The story (unless it is a train of thought from the mind of our main character, banking executive David Mapleton as he sits at his desk in Australia daydreaming a fantasy to give answers to the world situation and his own decisions about how to deal with what is happening with his life) involves the invitation for Mapleton to join a group called the Hammer ('The Hammer wants to seek out those who are abusing power. The United Nations is hopeless. Enough is enough.'). With colleagues Charles Reynolds, a wealthy newspaperman, his soon to die cohort Roy, the enigmatic Dame Enid, and the facilitator Anton and the one love interest Thérèse, the covert operatives fly throughout the world disposing of those in power whose abuse of that power keeps them from being controlled for the better of society. As David states 'I know what we were involved in was unlawful, but such a consideration could not be allowed to predominate here. Democratic sovereign states have the right to defend their territory and people. We had seen them do that spectacularly and effectively in recent times. Our group, a kind of fight club for a just world, was different. We were a mixture of political idealists, and I knew from my own experience that if ideals could survive your thirties, then they were real. We would leave the talk about ethics for others. Youth wasn't always wasted on the young if you could learn form your past inaction and immaturity.'
Rather than his contribution to the Hammer as an advisor in money and banking, Mapleton becomes actively involved in the hunt and chase of the designated 'victims' to be brought to justice. it is this direct participation in intended death that at first unsettles him but gradually finds a role in his psyche. The incidents that occur at bullet speed take the reader to Munich, Vienna, Berlin as well as locations in Australia. At each location Mapleton is absorbed by the architectural wonders as well as the history of the great minds whose home or influence passed through these same portals. 'It passed like a phantasmagoria at the far distance from repose'. To share more details of the story would be to deflate the balloon of suspense that bears its shadow on every page.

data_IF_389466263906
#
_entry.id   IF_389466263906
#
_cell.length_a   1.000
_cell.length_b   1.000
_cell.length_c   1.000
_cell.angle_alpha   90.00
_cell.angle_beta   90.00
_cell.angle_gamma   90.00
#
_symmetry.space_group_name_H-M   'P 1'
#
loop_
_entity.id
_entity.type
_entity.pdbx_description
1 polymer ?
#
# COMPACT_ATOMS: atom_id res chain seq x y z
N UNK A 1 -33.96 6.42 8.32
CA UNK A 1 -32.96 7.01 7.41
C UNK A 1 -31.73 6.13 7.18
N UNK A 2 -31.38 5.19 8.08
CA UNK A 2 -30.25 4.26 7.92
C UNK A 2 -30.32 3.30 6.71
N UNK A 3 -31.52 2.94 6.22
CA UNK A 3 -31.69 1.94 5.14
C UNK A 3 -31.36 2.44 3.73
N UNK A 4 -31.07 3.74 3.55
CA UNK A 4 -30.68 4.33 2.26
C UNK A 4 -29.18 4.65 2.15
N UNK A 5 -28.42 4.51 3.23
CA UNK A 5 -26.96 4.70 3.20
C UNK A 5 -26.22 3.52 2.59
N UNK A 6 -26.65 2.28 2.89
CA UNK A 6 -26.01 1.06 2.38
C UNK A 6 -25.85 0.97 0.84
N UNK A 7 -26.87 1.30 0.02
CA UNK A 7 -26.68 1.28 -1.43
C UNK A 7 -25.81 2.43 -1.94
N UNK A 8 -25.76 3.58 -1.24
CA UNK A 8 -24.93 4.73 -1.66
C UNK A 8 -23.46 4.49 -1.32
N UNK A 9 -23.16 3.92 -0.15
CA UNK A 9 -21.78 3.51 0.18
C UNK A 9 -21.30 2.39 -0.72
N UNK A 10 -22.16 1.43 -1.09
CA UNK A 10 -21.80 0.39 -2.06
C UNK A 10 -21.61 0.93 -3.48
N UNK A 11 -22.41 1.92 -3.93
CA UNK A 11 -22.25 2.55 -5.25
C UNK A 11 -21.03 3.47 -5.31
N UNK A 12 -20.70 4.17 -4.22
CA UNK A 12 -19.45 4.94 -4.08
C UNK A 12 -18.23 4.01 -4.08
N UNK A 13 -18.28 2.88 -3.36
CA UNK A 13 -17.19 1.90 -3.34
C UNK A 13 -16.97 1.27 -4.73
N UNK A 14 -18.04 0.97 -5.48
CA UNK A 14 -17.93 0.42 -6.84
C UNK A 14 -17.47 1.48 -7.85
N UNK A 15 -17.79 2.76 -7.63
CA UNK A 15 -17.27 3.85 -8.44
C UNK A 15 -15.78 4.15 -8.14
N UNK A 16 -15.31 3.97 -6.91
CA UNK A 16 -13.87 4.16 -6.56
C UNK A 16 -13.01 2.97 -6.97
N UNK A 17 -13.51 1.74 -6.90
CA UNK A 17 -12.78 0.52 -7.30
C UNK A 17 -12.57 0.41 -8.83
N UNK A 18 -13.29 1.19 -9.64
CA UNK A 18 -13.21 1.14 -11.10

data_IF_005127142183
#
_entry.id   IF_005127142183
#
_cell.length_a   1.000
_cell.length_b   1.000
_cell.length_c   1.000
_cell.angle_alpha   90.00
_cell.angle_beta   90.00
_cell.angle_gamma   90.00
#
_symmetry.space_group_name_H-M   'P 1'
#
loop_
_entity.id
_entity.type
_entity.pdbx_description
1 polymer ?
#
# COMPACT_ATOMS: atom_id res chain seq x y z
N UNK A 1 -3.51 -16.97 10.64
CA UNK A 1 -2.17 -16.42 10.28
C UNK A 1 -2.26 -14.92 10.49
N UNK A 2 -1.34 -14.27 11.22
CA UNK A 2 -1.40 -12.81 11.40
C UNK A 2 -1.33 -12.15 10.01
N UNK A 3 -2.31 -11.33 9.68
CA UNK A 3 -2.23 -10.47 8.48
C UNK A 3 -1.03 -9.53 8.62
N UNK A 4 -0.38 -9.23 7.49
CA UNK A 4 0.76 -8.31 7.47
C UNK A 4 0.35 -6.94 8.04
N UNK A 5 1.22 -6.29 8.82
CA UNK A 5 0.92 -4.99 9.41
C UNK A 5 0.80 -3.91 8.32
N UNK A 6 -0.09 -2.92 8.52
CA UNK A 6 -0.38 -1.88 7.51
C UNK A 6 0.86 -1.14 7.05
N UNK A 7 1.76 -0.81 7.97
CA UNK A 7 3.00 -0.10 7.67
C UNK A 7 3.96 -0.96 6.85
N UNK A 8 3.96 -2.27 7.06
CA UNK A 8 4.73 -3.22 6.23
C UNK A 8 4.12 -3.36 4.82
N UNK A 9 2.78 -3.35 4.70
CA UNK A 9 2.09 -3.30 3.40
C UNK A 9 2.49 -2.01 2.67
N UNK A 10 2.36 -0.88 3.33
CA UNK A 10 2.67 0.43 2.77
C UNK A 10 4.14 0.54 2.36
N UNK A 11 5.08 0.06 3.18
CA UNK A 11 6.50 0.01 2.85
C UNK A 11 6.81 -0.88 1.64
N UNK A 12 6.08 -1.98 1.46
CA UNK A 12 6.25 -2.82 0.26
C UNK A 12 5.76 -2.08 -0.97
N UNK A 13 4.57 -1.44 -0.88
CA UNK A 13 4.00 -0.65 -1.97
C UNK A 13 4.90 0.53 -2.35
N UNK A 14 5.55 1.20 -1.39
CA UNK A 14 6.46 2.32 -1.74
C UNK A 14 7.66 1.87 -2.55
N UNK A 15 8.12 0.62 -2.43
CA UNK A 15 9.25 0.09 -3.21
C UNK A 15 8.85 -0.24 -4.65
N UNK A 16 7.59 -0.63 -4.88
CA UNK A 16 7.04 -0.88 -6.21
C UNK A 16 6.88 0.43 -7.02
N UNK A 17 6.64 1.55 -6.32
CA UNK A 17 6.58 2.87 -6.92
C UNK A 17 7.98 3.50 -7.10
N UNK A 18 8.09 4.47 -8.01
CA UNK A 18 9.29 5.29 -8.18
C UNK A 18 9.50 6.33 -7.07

It is quite refreshing to read an author who is as comfortable in delving into psychology (Mapleton frequently recalls the influence of Nietzsche whom he studied at Oxford - and for those who need a bit of refresher, `Nietzsche recognized the emergence of a new human he called an "Übermensch," a new, better human with personality qualities far beyond those of the ordinary person of that time. As described by Nietzsche, this higher, advanced person was a self-created person who was emotionally "harder" than the average person in part because of having synthesized many contradictory personality dimensions. In addition, such "free spirits" were morally stronger and easily resistant to external social controls because of the development of their own individual values for living.' Nicholson is equally concerned with the poetics of writing and his descriptions of places and sites glow: on a plane ride back to Australia, mapleton pners `Below,on the shards of countries hugged by oceans, rough destinies collided as I sampled fine food and an ipressive wine list. I gradually withdrew form my fellow passengers to consider the seriousness of what the world hade become for me, veering into violence.... Crops would soon take in the morning sun as water ran form mountains top to delta. With what splendour came incomprehensible lives: from bright nervelines of desire to the plump, crying torso; from defeated, arthritic decades into that looming and most uncertain renewal of all....Ideals were still possible.'
And so it is in many ways the reader's choice which avenue into the lyricism of Peter Nicholson's novel HAMMERHEAD to pursue. Either is justifiable. This is a most impressive achievement. (Posted on 19/04/12)